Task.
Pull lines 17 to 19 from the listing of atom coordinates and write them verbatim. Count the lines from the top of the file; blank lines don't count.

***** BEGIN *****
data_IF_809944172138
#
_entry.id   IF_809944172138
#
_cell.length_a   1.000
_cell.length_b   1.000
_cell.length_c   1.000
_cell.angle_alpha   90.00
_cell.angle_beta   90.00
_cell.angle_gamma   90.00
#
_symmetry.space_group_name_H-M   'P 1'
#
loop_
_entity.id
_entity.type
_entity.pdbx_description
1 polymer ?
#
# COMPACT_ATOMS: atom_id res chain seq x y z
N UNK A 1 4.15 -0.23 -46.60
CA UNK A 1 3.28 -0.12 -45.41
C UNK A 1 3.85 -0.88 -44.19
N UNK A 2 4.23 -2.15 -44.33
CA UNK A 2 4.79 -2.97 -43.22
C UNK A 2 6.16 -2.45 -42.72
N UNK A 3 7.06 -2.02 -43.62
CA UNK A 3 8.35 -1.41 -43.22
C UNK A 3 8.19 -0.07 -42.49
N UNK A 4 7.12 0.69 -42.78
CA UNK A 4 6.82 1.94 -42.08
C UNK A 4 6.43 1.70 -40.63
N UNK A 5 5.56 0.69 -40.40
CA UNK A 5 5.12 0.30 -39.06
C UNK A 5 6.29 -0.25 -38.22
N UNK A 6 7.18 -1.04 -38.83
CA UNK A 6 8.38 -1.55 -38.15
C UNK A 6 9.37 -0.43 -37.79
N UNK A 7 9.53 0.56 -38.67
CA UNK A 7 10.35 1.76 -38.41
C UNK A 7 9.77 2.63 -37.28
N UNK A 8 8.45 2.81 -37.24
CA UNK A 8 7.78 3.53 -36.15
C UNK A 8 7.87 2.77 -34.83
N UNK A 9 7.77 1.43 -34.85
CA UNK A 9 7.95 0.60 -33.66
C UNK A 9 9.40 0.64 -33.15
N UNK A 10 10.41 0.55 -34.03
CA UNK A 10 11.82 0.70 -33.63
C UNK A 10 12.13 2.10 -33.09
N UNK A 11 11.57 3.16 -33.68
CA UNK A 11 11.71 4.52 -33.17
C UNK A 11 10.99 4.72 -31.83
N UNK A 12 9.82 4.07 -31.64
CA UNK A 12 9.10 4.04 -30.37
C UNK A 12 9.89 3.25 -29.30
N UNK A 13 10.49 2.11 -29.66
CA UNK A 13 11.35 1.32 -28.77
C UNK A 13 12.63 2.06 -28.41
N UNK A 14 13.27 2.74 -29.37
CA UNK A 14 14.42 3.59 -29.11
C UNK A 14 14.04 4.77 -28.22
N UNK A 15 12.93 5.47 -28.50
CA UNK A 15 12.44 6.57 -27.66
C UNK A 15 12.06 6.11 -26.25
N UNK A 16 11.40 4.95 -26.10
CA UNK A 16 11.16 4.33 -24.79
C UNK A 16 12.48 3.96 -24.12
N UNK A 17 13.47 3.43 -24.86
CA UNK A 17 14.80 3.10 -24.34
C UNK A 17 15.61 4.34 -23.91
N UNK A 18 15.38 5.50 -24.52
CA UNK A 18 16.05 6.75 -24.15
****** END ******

_entity.pdbx_description
1 polymer ?
#